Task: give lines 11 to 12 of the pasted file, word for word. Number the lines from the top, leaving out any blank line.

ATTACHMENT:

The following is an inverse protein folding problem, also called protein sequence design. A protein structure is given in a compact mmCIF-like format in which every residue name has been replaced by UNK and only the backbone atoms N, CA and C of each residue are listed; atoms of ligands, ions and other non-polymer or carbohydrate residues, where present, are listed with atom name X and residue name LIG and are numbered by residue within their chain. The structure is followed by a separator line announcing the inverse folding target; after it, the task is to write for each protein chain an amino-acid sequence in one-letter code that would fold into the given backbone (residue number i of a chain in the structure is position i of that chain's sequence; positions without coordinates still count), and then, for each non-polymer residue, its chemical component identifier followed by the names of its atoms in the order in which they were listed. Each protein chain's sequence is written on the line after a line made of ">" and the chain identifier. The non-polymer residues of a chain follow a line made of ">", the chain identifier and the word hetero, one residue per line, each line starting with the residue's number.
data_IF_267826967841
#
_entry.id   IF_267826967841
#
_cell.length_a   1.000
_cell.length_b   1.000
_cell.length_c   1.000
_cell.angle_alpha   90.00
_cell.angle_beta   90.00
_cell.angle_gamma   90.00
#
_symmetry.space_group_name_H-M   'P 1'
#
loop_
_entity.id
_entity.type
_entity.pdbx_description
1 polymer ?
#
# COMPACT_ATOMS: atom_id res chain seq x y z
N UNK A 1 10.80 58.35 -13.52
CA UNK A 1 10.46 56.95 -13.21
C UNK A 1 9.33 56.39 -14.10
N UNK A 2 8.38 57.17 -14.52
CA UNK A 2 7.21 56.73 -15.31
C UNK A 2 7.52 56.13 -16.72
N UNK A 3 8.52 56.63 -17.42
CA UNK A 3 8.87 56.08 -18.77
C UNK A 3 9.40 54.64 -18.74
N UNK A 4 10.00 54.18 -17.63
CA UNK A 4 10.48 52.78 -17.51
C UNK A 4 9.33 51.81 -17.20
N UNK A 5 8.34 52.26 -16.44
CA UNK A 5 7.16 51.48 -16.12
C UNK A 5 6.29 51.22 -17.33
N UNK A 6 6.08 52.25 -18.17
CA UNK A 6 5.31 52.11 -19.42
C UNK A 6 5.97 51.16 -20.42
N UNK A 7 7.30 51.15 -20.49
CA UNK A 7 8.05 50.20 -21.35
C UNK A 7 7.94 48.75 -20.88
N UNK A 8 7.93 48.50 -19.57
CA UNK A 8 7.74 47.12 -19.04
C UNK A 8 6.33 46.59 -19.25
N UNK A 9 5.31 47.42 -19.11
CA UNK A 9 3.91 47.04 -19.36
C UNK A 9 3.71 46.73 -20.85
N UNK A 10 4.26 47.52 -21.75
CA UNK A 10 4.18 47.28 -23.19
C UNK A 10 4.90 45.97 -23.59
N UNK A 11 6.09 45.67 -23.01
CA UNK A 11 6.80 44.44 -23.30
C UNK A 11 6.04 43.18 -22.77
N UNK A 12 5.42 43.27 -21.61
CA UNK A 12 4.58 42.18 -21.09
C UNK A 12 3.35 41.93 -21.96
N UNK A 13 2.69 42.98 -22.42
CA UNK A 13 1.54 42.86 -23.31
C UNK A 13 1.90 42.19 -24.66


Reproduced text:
_cell.angle_gamma   90.00
#